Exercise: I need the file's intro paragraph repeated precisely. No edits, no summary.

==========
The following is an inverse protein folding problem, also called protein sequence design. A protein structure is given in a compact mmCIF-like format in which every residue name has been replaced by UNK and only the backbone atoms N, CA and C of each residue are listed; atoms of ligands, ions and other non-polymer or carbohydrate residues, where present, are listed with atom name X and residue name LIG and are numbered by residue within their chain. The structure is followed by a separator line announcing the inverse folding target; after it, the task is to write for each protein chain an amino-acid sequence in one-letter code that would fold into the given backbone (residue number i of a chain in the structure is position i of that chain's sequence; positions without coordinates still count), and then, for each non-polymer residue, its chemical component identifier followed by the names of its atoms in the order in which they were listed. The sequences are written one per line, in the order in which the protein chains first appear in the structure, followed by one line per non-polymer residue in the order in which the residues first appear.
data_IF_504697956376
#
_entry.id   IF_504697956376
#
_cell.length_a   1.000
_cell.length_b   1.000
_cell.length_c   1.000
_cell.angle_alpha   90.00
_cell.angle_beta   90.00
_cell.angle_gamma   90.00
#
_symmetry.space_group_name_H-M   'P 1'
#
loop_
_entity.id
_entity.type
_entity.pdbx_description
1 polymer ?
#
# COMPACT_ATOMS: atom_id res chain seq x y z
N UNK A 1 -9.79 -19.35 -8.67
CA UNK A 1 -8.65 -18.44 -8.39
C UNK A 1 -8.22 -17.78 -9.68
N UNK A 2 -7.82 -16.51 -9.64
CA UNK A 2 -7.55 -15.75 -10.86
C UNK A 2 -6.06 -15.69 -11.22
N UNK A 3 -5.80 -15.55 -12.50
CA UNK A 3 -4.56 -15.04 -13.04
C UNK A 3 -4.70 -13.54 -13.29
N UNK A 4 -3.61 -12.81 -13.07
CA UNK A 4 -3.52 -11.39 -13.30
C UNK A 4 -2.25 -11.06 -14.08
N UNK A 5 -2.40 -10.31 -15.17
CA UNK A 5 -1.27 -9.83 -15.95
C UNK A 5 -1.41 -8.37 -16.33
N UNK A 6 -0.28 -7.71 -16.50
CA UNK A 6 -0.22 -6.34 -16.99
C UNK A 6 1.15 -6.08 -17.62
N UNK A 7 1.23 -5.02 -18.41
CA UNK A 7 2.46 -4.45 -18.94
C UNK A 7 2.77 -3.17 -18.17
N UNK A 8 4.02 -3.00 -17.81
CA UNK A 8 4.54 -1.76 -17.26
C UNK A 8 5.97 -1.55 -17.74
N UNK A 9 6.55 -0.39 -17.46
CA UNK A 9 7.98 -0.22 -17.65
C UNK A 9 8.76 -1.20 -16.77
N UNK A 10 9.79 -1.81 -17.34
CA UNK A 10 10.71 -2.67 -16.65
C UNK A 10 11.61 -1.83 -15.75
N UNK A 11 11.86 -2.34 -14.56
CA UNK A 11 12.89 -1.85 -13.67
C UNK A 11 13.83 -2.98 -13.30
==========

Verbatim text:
The following is an inverse protein folding problem, also called protein sequence design. A protein structure is given in a compact mmCIF-like format in which every residue name has been replaced by UNK and only the backbone atoms N, CA and C of each residue are listed; atoms of ligands, ions and other non-polymer or carbohydrate residues, where present, are listed with atom name X and residue name LIG and are numbered by residue within their chain. The structure is followed by a separator line announcing the inverse folding target; after it, the task is to write for each protein chain an amino-acid sequence in one-letter code that would fold into the given backbone (residue number i of a chain in the structure is position i of that chain's sequence; positions without coordinates still count), and then, for each non-polymer residue, its chemical component identifier followed by the names of its atoms in the order in which they were listed. The sequences are written one per line, in the order in which the protein chains first appear in the structure, followed by one line per non-polymer residue in the order in which the residues first appear.